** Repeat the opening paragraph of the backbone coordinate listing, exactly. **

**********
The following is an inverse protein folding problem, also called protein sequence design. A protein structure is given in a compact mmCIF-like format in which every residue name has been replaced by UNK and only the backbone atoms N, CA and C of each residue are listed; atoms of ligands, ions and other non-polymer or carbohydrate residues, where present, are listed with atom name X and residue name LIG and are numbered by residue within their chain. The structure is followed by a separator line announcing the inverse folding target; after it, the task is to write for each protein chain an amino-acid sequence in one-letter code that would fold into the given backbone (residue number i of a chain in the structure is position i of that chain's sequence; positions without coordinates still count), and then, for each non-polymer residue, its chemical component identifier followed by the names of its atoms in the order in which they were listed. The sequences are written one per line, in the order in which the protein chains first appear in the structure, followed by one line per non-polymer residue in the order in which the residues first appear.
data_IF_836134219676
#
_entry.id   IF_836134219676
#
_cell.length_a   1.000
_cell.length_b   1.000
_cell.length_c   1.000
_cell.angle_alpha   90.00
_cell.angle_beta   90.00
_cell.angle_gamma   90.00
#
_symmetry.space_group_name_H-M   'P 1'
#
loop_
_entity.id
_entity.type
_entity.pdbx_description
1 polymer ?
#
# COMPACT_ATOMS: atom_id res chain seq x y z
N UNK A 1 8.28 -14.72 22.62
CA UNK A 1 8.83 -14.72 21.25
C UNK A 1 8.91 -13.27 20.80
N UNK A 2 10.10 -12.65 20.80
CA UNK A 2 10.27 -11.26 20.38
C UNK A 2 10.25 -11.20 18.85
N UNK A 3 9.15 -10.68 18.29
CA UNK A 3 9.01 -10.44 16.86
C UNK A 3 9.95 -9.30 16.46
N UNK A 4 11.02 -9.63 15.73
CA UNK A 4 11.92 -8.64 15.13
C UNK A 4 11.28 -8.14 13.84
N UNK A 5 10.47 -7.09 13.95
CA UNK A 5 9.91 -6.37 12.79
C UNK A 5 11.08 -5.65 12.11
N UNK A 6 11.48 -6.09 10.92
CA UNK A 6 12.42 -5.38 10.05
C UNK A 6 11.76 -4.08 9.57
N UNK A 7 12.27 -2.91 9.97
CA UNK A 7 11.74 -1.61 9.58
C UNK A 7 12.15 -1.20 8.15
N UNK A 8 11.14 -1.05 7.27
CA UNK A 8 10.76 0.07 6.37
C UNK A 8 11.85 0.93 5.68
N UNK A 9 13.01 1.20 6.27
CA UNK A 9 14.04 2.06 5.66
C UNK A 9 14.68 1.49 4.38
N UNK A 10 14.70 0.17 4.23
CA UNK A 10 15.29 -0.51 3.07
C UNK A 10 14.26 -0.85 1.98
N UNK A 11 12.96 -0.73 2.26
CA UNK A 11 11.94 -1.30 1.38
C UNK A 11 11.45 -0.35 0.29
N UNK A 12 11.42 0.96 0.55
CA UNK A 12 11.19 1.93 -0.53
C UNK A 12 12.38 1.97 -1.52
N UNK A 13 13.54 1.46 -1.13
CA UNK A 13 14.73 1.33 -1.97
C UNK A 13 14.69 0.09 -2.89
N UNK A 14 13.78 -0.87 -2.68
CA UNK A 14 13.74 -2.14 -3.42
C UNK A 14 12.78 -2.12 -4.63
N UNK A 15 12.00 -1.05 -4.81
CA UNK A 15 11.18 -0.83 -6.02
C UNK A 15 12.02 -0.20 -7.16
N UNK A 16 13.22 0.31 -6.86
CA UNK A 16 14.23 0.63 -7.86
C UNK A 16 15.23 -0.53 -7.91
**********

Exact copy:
The following is an inverse protein folding problem, also called protein sequence design. A protein structure is given in a compact mmCIF-like format in which every residue name has been replaced by UNK and only the backbone atoms N, CA and C of each residue are listed; atoms of ligands, ions and other non-polymer or carbohydrate residues, where present, are listed with atom name X and residue name LIG and are numbered by residue within their chain. The structure is followed by a separator line announcing the inverse folding target; after it, the task is to write for each protein chain an amino-acid sequence in one-letter code that would fold into the given backbone (residue number i of a chain in the structure is position i of that chain's sequence; positions without coordinates still count), and then, for each non-polymer residue, its chemical component identifier followed by the names of its atoms in the order in which they were listed. The sequences are written one per line, in the order in which the protein chains first appear in the structure, followed by one line per non-polymer residue in the order in which the residues first appear.